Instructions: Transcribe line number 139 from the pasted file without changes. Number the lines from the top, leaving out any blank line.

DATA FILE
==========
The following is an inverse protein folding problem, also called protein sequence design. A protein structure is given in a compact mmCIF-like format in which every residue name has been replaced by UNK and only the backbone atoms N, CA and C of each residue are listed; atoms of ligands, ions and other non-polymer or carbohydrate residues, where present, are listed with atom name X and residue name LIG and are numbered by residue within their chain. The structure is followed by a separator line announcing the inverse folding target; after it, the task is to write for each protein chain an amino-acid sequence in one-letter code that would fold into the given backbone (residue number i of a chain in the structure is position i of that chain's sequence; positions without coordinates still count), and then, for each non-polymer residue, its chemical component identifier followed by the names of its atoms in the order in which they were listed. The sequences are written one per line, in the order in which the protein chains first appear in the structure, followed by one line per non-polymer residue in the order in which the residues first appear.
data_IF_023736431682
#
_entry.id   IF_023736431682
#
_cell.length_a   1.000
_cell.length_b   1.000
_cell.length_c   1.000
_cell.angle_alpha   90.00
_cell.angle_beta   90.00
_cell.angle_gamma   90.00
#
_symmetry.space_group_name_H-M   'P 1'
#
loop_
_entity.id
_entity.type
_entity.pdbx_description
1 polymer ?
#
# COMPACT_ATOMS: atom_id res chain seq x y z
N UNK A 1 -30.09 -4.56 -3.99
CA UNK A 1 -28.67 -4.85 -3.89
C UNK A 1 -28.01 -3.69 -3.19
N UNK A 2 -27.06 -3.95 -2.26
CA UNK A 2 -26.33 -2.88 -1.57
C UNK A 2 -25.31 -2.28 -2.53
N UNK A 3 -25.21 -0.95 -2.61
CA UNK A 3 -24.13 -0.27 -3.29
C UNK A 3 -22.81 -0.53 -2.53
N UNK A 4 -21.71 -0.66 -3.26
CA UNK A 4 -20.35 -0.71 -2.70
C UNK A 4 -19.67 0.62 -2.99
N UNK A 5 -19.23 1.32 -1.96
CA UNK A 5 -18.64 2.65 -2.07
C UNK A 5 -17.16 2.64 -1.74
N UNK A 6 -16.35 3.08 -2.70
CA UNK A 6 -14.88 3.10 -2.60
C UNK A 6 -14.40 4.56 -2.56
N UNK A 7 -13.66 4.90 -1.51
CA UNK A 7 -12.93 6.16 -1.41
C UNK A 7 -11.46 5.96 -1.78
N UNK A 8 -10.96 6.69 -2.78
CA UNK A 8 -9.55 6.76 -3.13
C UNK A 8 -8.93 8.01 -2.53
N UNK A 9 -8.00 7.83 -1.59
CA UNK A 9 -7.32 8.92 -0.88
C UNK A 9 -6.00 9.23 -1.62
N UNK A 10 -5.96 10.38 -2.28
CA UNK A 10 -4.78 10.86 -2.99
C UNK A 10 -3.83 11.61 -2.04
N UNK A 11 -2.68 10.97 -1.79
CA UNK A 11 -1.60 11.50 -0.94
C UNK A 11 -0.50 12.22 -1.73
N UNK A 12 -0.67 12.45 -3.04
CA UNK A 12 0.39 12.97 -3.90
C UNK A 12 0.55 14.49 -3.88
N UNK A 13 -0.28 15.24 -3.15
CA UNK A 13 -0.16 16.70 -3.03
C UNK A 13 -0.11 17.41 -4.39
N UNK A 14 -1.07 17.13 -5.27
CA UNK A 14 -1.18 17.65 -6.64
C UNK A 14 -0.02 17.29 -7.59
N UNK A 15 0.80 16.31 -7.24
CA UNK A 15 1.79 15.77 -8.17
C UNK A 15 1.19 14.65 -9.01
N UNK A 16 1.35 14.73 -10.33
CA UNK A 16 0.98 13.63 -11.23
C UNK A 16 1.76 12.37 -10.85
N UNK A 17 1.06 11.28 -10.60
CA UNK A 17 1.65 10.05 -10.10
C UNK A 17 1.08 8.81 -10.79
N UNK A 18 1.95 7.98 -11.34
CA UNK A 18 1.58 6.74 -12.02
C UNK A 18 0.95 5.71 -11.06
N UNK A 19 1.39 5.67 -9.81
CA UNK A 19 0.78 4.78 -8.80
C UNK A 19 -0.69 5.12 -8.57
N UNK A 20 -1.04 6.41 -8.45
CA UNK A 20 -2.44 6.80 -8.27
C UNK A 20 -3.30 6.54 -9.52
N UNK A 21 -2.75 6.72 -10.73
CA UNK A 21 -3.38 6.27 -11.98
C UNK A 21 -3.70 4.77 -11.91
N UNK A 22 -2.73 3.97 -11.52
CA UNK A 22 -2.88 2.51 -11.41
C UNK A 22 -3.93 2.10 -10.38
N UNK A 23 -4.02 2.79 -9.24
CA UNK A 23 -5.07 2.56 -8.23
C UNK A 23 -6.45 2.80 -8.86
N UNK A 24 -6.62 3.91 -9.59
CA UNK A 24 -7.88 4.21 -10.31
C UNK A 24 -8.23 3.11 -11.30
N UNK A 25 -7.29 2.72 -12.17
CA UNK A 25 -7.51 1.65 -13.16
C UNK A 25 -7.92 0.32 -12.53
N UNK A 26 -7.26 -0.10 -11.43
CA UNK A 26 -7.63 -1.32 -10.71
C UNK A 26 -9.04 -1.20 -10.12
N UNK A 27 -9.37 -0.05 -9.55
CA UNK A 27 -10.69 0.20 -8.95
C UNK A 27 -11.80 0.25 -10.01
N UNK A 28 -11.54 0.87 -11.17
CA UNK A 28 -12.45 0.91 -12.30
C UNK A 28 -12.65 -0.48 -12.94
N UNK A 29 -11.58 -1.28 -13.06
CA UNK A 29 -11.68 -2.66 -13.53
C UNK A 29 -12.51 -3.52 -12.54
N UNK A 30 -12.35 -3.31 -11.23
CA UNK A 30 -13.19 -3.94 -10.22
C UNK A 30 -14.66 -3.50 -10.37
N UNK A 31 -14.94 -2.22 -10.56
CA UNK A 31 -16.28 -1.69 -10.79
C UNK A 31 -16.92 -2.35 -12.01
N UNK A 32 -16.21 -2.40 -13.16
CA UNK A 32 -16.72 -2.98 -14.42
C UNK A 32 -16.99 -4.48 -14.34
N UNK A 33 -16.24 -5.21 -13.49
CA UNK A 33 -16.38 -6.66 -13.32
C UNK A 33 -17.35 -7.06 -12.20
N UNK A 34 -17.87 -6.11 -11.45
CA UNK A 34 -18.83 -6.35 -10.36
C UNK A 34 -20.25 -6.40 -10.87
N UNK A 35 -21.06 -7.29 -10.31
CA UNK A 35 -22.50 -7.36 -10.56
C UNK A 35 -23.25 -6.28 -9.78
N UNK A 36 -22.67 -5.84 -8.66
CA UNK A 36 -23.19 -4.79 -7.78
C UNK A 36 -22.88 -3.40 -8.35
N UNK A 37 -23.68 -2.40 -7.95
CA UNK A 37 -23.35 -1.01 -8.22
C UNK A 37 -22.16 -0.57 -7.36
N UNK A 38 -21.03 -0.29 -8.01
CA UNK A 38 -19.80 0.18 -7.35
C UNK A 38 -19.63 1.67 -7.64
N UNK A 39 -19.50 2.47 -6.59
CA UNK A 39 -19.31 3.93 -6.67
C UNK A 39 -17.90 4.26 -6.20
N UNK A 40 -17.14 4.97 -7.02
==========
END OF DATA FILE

N UNK A 40 -17.14 4.97 -7.02